Wexler describes the production schedule. It took several weeks of preproduction to design and build the sets. Principal photography took 26 days, then four days with the cattle. His set crew built miniature sets and sculpted one-third-size cows, which were then outfitted by the person who does wardrobe for the Muppets. It took three days to shoot smaller elements, such as sculpted piranha and electric eels. The special effects technician who did the exploding Death Star in Star Wars and blew up the White House in Independence Day created a volcanic explosion, "which was really fun to shoot," Wexler says. A total of 33 days of shooting and 300 hours of post-production went into combining 150 separate images for a total of 13 final compositions. Wexler and company worked on the project from February through May.

In this age of digital imagery, Wexler says he still prefers medium-format film for many of his projects. "Working as a photo illustrator, there have been very few occasions where shooting film created limitations," he says. "I also like the look and feel of film, and I prefer to edit and archive transparencies. I do high-resolution drum scans of the film I need for the image editing."

After each image is taken and scanned, however, Wexler is a complete digital convert, and has been for nearly two decades. "From my perspective, digital editing technology is the greatest step forward in the enhancement to a photographer's creative process," he says. "I am a huge fan of the Macintosh platform, and Photoshop is probably the single most important tool. I brought digital editing tools in house in 1992."

Wexler has only one full-time staff member, Carolyn Winslow, who does digital production and coordination and is a talented visual artist. He has a network of others he can call in when he needs them, including first and second assistants and a production designer with whom he has worked for 15 years, Anthony Tremblay. "We'll ramp up overnight to 20 people," he says. He likes to run a lean operation. "I'm a total control freak. I'm involved with every aspect of the business, and I like that involvement."

Noting that he hires top talent to help out on projects, Wexler says, "Advertising work is very much a collaborative effort. In a lot of regards, I work like a director in the film industry, where I find it important to surround myself with people who are passionate about what they do, and they're looking toward the same goal, to create the best work possible and exceed expectations."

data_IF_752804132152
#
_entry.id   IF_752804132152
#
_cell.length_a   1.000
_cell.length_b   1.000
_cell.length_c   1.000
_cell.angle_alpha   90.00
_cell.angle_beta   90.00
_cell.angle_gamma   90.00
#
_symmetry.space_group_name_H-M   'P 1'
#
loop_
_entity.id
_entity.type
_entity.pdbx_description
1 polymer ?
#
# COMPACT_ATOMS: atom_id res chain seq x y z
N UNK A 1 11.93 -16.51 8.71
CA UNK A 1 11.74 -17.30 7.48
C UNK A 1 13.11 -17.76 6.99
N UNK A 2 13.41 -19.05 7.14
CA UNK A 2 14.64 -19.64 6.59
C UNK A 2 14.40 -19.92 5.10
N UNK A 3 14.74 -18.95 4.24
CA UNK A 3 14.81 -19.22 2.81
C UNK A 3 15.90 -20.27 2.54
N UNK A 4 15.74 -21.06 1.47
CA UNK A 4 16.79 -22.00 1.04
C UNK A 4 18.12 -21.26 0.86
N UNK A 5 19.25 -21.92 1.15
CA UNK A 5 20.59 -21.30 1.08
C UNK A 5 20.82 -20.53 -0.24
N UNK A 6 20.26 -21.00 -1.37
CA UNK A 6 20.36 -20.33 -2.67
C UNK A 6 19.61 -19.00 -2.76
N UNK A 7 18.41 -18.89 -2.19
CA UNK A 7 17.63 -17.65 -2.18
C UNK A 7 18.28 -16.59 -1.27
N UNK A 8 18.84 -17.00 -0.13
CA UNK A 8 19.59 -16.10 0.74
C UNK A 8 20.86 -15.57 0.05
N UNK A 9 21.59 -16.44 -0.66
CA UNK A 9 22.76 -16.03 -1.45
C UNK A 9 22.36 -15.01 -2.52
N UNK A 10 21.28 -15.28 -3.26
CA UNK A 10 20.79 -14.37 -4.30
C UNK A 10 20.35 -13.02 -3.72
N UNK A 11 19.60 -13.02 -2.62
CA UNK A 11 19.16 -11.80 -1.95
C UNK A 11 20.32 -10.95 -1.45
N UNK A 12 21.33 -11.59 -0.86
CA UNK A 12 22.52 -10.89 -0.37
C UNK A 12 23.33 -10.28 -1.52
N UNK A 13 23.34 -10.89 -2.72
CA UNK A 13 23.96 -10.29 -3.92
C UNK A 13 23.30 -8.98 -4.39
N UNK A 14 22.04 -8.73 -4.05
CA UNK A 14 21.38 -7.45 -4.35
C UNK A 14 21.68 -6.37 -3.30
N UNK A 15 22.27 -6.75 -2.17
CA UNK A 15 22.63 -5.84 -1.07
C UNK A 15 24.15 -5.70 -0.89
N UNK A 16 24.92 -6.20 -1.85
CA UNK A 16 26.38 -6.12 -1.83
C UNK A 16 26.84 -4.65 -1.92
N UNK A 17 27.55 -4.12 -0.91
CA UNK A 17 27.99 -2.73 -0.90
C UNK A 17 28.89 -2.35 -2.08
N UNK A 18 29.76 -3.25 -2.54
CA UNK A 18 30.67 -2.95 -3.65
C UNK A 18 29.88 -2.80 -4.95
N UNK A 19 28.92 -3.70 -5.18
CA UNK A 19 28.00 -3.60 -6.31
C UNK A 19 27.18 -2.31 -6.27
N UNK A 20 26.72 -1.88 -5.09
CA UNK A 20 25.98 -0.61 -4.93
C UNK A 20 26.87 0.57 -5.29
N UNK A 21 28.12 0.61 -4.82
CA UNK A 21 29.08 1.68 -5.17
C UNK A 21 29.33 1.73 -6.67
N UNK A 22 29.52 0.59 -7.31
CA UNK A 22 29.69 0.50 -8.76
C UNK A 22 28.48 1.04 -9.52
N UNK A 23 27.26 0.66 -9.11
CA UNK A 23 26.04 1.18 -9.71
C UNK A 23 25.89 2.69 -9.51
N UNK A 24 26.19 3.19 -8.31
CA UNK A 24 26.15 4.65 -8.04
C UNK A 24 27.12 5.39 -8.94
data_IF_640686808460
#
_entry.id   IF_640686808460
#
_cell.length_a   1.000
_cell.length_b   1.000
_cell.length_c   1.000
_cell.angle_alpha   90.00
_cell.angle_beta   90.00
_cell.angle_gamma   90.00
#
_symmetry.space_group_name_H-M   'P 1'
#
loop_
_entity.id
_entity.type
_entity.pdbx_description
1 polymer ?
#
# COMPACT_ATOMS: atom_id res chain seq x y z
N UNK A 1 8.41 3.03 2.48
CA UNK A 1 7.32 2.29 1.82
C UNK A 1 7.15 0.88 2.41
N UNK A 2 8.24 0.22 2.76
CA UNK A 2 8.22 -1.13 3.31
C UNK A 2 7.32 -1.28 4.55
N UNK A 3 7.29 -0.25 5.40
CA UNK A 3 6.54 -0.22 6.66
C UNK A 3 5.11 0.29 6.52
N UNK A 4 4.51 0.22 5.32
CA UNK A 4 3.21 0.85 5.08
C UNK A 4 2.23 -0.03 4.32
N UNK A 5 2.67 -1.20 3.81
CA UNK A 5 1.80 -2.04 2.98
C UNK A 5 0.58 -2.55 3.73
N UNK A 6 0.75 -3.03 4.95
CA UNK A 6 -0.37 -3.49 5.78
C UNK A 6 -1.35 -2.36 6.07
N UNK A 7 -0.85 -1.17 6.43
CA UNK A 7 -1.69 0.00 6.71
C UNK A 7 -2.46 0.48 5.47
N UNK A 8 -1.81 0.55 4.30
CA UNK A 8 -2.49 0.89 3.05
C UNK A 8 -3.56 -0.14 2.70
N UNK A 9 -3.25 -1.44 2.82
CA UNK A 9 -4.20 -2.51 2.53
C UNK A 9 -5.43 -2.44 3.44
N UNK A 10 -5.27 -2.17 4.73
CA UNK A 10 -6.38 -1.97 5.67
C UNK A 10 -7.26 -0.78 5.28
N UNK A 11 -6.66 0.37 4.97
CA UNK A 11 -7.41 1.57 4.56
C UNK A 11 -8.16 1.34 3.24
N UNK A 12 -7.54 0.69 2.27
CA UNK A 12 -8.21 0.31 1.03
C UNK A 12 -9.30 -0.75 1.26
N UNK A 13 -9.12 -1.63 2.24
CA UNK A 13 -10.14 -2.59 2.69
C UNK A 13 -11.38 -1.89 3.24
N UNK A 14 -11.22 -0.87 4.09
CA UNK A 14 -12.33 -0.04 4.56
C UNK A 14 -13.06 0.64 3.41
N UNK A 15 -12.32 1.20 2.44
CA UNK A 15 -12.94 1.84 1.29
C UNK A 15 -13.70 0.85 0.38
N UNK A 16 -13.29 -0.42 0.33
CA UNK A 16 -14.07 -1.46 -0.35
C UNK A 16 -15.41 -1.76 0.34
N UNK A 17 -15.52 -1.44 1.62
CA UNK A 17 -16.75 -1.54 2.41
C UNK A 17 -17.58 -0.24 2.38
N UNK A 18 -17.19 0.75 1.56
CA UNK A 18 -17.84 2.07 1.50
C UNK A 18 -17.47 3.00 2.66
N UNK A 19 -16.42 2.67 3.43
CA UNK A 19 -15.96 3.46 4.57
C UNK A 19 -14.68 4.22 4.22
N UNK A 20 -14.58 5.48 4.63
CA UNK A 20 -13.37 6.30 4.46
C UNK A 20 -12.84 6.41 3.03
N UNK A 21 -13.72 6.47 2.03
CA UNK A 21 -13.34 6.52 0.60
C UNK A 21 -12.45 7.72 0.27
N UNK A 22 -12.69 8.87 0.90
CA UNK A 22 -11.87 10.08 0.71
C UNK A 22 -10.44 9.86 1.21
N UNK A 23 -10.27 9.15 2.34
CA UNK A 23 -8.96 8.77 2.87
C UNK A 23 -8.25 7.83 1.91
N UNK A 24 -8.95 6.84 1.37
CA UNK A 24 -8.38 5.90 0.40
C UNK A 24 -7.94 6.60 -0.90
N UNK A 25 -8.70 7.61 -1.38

For Wexler, the only impossible assignment might be not coming through for a client. Asked if there has ever been an image he could not achieve photographically, he says, "I don't feel I've ever been stumped by one. I've always been able to create what I wanted to create."

Load up the truck; there are alternate universes to deliver.




IN THE LOUPE: Glen Wexler

Home life: Lives in the Hollywood hills of California with his wife, Tammy, and his two children: Jenna, 15, and Ian, 13.

Studio space: 2,000 square feet in Hollywood, used primarily for project administration, digital post-production and large-scale printing of fine-art work. "I've outgrown the studio so, on production days, we shoot at rented production facilities, bringing in sets that were built at a set shop," Wexler says.

Camera equipment: "To me, equipment is just a necessity. I don't dwell on that stuff," he says. "I typically shoot sets with a Sinar P2 4x5, and people or animals with a Hasseblad or Mamiya RZ. I often shoot landscapes that I use for backgrounds or fine art prints with a Mamiya 7. I prefer to shoot film for most of my work, but I have started to shoot with a Canon 1DS for situations where I need more immediate feedback, or when the extended depth of field of a 35mm format is required."

Digital editing: An Apple G5 computer and Photoshop. "Image editing has changed everything — in my workflow and in my ability to efficiently produce images," he says. "Also, the Epson 9600 printer. What I love about that is that . . . we now have the ability to do state-of-the-art color printing in a studio."

Current projects: Several ad campaigns — including Jeep Cherokee, Toyota and 12 international ads for Pom Wonderful — and a self-published book project. Wexler also accepts commissions from interior designers.

Online sales: Wexler started a subsidiary business called Blue Chimp Editions about two years ago for selling prints online. Some of the best sellers include "The Flight of Icarus" (pages 22-23) and "New World Order," depicting an elephant in a tutu.

Lessons learned: "During negotiations with an art buyer, if the art buyer tells you that a major corporation or client doesn't have any money, it's probably not entirely accurate."

Best advice he ever received: A professor at the Art Center told Wexler: "Start as high up the ladder as you possibly can. Find out what the best people in your market are charging, and charge the same. Throughout your career you're always going to find people who want to pull you down the ladder, and it's a lot harder to climb back up than down." That teacher eventually became his business manager.

Beth Luce
Story Author: Beth Luce

Beth Luce is a Seattle-based freelance writer.